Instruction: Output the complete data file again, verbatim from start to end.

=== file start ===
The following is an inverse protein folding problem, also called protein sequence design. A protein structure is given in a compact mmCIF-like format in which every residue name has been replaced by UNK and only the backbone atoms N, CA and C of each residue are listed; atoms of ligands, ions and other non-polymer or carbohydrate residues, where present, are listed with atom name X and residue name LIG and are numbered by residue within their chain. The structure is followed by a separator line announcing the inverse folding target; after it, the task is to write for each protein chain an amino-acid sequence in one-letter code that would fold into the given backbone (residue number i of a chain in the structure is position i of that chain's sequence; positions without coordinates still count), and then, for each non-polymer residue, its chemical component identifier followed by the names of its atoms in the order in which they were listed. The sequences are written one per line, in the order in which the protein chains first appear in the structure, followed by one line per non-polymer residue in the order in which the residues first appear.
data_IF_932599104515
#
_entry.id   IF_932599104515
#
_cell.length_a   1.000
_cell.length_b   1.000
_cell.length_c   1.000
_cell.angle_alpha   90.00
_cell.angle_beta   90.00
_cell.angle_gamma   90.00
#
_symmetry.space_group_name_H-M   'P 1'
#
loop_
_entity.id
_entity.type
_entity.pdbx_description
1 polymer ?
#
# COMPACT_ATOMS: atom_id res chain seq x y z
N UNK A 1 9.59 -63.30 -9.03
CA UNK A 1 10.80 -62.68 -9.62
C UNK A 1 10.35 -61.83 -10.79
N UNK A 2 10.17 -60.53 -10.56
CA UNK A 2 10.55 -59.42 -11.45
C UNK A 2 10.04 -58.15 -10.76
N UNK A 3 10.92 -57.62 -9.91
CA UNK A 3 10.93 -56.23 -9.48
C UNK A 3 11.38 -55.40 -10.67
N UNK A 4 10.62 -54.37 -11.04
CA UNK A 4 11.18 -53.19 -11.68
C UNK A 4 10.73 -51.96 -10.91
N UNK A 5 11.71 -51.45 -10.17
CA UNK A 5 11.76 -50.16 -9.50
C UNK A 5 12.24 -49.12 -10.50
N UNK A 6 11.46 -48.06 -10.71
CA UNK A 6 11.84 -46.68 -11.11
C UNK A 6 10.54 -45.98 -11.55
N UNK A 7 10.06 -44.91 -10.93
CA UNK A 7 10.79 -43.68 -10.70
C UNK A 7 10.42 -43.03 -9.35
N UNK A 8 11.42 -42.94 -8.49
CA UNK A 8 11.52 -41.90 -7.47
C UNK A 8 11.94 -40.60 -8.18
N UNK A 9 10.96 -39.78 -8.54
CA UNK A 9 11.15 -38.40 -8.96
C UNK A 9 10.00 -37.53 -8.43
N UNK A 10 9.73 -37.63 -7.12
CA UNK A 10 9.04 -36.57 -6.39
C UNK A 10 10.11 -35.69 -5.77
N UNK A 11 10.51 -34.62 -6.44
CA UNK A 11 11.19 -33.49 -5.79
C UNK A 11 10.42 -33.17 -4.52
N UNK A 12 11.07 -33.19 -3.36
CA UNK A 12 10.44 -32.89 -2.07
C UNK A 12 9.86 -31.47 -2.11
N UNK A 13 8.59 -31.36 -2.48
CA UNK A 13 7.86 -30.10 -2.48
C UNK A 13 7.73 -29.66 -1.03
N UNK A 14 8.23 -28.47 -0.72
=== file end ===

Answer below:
The following is an inverse protein folding problem, also called protein sequence design. A protein structure is given in a compact mmCIF-like format in which every residue name has been replaced by UNK and only the backbone atoms N, CA and C of each residue are listed; atoms of ligands, ions and other non-polymer or carbohydrate residues, where present, are listed with atom name X and residue name LIG and are numbered by residue within their chain. The structure is followed by a separator line announcing the inverse folding target; after it, the task is to write for each protein chain an amino-acid sequence in one-letter code that would fold into the given backbone (residue number i of a chain in the structure is position i of that chain's sequence; positions without coordinates still count), and then, for each non-polymer residue, its chemical component identifier followed by the names of its atoms in the order in which they were listed. The sequences are written one per line, in the order in which the protein chains first appear in the structure, followed by one line per non-polymer residue in the order in which the residues first appear.
data_IF_932599104515
#
_entry.id   IF_932599104515
#
_cell.length_a   1.000
_cell.length_b   1.000
_cell.length_c   1.000
_cell.angle_alpha   90.00
_cell.angle_beta   90.00
_cell.angle_gamma   90.00
#
_symmetry.space_group_name_H-M   'P 1'
#
loop_
_entity.id
_entity.type
_entity.pdbx_description
1 polymer ?
#
# COMPACT_ATOMS: atom_id res chain seq x y z
N UNK A 1 9.59 -63.30 -9.03
CA UNK A 1 10.80 -62.68 -9.62
C UNK A 1 10.35 -61.83 -10.79
N UNK A 2 10.17 -60.53 -10.56
CA UNK A 2 10.55 -59.42 -11.45
C UNK A 2 10.04 -58.15 -10.76
N UNK A 3 10.92 -57.62 -9.91
CA UNK A 3 10.93 -56.23 -9.48
C UNK A 3 11.38 -55.40 -10.67
N UNK A 4 10.62 -54.37 -11.04
CA UNK A 4 11.18 -53.19 -11.68
C UNK A 4 10.73 -51.96 -10.91
N UNK A 5 11.71 -51.45 -10.17
CA UNK A 5 11.76 -50.16 -9.50
C UNK A 5 12.24 -49.12 -10.50
N UNK A 6 11.46 -48.06 -10.71
CA UNK A 6 11.84 -46.68 -11.11
C UNK A 6 10.54 -45.98 -11.55
N UNK A 7 10.06 -44.91 -10.93
CA UNK A 7 10.79 -43.68 -10.70
C UNK A 7 10.42 -43.03 -9.35
N UNK A 8 11.42 -42.94 -8.49
CA UNK A 8 11.52 -41.90 -7.47
C UNK A 8 11.94 -40.60 -8.18
N UNK A 9 10.96 -39.78 -8.54
CA UNK A 9 11.15 -38.40 -8.96
C UNK A 9 10.00 -37.53 -8.43
N UNK A 10 9.73 -37.63 -7.12
CA UNK A 10 9.04 -36.57 -6.39
C UNK A 10 10.11 -35.69 -5.77
N UNK A 11 10.51 -34.62 -6.44
CA UNK A 11 11.19 -33.49 -5.79
C UNK A 11 10.42 -33.17 -4.52
N UNK A 12 11.07 -33.19 -3.36
CA UNK A 12 10.44 -32.89 -2.07
C UNK A 12 9.86 -31.47 -2.11
N UNK A 13 8.59 -31.36 -2.48
CA UNK A 13 7.86 -30.10 -2.48
C UNK A 13 7.73 -29.66 -1.03
N UNK A 14 8.23 -28.47 -0.72